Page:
I’m in the process of wrapping up my next Cinefex magazine article, covering one of the first big blockbusters of 2018. I have just the director left to interview – that should happen next week, assuming the studio lets him out of the dark room he’s been confined to for the past few weeks, finalising the film. The rest of the article is done, so once I’ve managed to pin him down it should only take a few days of rewriting and editing to incorporate the new material.
While I’ve been waiting, I’ve kept myself busy on the Cinefex blog. Last week, I posted a lengthy Q&A with independent filmmaker and visual effects pro Hasraf Dulull about his debut feature, the sci-fi pseudo-documentary The Beyond. Hasraf took me behind the scenes on the making of the movie, and also shared his experiences as a first-time director grappling with the Hollywood studio system:
It really started when I was working on the feature film development of Project Kronos [a short film by Dulull that went viral on the Internet] in my spare time. That was great, as I learned so much from working with the executives and producers, but as with a lot of film development it took several years. I didn’t have the patience for that. Also, I was getting a lot of ‘first-time director’ stigma in Hollywood — studios were not keen on taking risks with someone who had only done short films. I took back the rights to The Beyond and planned that as my debut feature film. I redeveloped it to make it feel more like Project Kronos — a cerebral science fiction film that blends the realism of documentary with the fantastical ‘big ideas’ of science fiction films today. I’d describe it as a passion project with a commercial angle.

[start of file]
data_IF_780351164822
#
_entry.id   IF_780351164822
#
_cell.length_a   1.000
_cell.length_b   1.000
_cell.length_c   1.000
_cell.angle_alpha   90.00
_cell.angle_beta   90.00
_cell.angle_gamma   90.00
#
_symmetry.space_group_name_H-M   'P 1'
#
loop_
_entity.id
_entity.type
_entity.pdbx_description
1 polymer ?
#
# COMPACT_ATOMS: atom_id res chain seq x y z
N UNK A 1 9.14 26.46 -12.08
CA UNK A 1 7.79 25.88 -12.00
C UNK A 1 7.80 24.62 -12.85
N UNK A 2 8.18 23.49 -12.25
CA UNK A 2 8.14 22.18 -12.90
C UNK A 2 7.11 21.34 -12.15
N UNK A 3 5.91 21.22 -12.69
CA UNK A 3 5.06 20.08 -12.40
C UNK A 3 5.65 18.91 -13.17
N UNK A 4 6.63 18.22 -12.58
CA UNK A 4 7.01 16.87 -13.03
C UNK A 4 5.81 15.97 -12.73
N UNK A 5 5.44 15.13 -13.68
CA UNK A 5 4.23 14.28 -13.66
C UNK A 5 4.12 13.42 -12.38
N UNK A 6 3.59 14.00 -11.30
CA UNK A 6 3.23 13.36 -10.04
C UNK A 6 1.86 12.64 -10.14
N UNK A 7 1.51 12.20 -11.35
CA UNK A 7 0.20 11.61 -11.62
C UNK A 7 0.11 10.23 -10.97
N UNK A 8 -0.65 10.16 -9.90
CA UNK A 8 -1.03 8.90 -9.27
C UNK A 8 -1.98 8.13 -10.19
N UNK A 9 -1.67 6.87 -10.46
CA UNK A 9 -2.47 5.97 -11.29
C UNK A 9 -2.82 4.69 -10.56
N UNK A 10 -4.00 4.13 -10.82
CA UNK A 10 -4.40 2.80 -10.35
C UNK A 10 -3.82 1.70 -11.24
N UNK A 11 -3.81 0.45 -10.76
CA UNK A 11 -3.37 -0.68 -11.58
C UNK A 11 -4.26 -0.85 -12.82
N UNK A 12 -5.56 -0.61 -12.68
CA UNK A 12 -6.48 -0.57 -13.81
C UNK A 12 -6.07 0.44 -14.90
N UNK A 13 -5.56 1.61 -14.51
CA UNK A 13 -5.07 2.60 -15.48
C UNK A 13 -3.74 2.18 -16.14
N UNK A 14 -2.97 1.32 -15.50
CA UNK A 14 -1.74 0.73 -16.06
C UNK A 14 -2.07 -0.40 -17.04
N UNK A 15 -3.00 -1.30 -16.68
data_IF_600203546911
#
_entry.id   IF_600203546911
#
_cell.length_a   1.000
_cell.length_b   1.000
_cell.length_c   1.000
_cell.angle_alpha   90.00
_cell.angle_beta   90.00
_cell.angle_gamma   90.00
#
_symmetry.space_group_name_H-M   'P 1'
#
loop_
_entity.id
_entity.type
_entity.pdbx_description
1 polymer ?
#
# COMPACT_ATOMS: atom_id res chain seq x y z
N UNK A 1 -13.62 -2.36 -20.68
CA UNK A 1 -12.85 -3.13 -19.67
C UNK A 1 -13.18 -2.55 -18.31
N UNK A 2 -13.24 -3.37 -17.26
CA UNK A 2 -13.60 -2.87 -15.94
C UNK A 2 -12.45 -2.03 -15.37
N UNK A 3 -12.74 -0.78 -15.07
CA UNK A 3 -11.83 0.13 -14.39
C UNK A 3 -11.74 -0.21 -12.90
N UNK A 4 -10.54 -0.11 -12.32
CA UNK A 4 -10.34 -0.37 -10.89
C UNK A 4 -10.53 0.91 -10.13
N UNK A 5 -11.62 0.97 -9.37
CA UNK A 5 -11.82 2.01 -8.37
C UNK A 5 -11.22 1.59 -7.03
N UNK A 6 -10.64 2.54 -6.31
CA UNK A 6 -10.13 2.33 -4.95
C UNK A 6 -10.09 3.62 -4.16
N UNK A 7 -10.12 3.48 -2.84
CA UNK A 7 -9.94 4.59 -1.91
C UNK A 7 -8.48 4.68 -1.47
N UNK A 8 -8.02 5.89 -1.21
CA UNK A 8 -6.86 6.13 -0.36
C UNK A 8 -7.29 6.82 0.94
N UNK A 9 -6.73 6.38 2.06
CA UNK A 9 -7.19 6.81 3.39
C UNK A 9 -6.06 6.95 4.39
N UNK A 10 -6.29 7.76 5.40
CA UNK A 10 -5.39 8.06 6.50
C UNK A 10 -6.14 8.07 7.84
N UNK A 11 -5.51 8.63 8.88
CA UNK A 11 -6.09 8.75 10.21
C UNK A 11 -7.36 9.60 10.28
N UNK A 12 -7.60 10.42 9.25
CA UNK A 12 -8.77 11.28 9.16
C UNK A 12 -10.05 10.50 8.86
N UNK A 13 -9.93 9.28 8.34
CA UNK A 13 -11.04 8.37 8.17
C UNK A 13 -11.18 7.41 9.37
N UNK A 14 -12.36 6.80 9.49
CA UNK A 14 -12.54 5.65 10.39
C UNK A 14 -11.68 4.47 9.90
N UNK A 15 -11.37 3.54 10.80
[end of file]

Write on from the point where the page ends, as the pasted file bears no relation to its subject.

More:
Earlier today I posted a blog article on The Commuter, the latest pulse-pounder directed by Jaume Collet-Serra and starring Liam Neeson. Cinesite visual effects supervisor Stephane Paris spoke to me about the 860 visual effects shots that he and his team delivered for the film, including a sequence involving a spectacular train crash:
The team built a one-and-a-quarter-mile asset of the environment approaching Beacon and the wide station yard, dressed with buildings, tracks, trains and general industrial content. The CG environment included a large curved section of track to match with the action … The impact of the train crash required realistic simulations of bending and crumpling metal, dynamic interactions between the derailing train and the destruction of the environment, and the generation of a large number of secondary dust and fire/smoke simulations from the resulting carnage.